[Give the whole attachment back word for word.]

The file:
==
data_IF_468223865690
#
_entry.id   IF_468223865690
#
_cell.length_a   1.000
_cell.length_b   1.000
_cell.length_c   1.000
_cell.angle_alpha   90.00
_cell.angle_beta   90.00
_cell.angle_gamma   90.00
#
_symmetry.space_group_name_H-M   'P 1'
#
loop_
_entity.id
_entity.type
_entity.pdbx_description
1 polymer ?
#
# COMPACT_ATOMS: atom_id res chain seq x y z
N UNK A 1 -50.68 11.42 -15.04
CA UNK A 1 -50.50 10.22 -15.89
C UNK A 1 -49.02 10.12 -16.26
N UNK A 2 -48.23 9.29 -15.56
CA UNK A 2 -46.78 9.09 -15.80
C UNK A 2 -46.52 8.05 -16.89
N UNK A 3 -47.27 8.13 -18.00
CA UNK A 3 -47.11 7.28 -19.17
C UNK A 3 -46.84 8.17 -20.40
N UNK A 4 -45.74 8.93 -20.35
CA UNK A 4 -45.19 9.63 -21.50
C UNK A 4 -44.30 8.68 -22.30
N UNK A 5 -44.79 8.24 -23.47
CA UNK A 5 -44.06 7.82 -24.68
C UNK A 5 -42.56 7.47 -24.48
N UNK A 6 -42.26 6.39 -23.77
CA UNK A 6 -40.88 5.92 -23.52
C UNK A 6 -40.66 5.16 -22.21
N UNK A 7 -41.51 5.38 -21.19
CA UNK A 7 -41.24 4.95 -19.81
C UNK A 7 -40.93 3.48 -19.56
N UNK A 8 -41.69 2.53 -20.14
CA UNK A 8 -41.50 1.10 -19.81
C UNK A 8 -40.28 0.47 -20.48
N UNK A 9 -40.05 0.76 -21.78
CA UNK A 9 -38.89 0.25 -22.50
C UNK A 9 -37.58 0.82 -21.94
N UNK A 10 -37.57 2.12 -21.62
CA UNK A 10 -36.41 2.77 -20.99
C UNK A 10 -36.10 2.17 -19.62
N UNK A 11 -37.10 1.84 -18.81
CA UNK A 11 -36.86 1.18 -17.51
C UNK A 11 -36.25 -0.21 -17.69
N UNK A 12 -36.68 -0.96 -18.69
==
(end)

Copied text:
data_IF_468223865690
#
_entry.id   IF_468223865690
#
_cell.length_a   1.000
_cell.length_b   1.000
_cell.length_c   1.000
_cell.angle_alpha   90.00
_cell.angle_beta   90.00
_cell.angle_gamma   90.00
#
_symmetry.space_group_name_H-M   'P 1'
#
loop_
_entity.id
_entity.type
_entity.pdbx_description
1 polymer ?
#
# COMPACT_ATOMS: atom_id res chain seq x y z
N UNK A 1 -50.68 11.42 -15.04
CA UNK A 1 -50.50 10.22 -15.89
C UNK A 1 -49.02 10.12 -16.26
N UNK A 2 -48.23 9.29 -15.56
CA UNK A 2 -46.78 9.09 -15.80
C UNK A 2 -46.52 8.05 -16.89
N UNK A 3 -47.27 8.13 -18.00
CA UNK A 3 -47.11 7.28 -19.17
C UNK A 3 -46.84 8.17 -20.40
N UNK A 4 -45.74 8.93 -20.35
CA UNK A 4 -45.19 9.63 -21.50
C UNK A 4 -44.30 8.68 -22.30
N UNK A 5 -44.79 8.24 -23.47
CA UNK A 5 -44.06 7.82 -24.68
C UNK A 5 -42.56 7.47 -24.48
N UNK A 6 -42.26 6.39 -23.77
CA UNK A 6 -40.88 5.92 -23.52
C UNK A 6 -40.66 5.16 -22.21
N UNK A 7 -41.51 5.38 -21.19
CA UNK A 7 -41.24 4.95 -19.81
C UNK A 7 -40.93 3.48 -19.56
N UNK A 8 -41.69 2.53 -20.14
CA UNK A 8 -41.50 1.10 -19.81
C UNK A 8 -40.28 0.47 -20.48
N UNK A 9 -40.05 0.76 -21.78
CA UNK A 9 -38.89 0.25 -22.50
C UNK A 9 -37.58 0.82 -21.94
N UNK A 10 -37.57 2.12 -21.62
CA UNK A 10 -36.41 2.77 -20.99
C UNK A 10 -36.10 2.17 -19.62
N UNK A 11 -37.10 1.84 -18.81
CA UNK A 11 -36.86 1.18 -17.51
C UNK A 11 -36.25 -0.21 -17.69
N UNK A 12 -36.68 -0.96 -18.69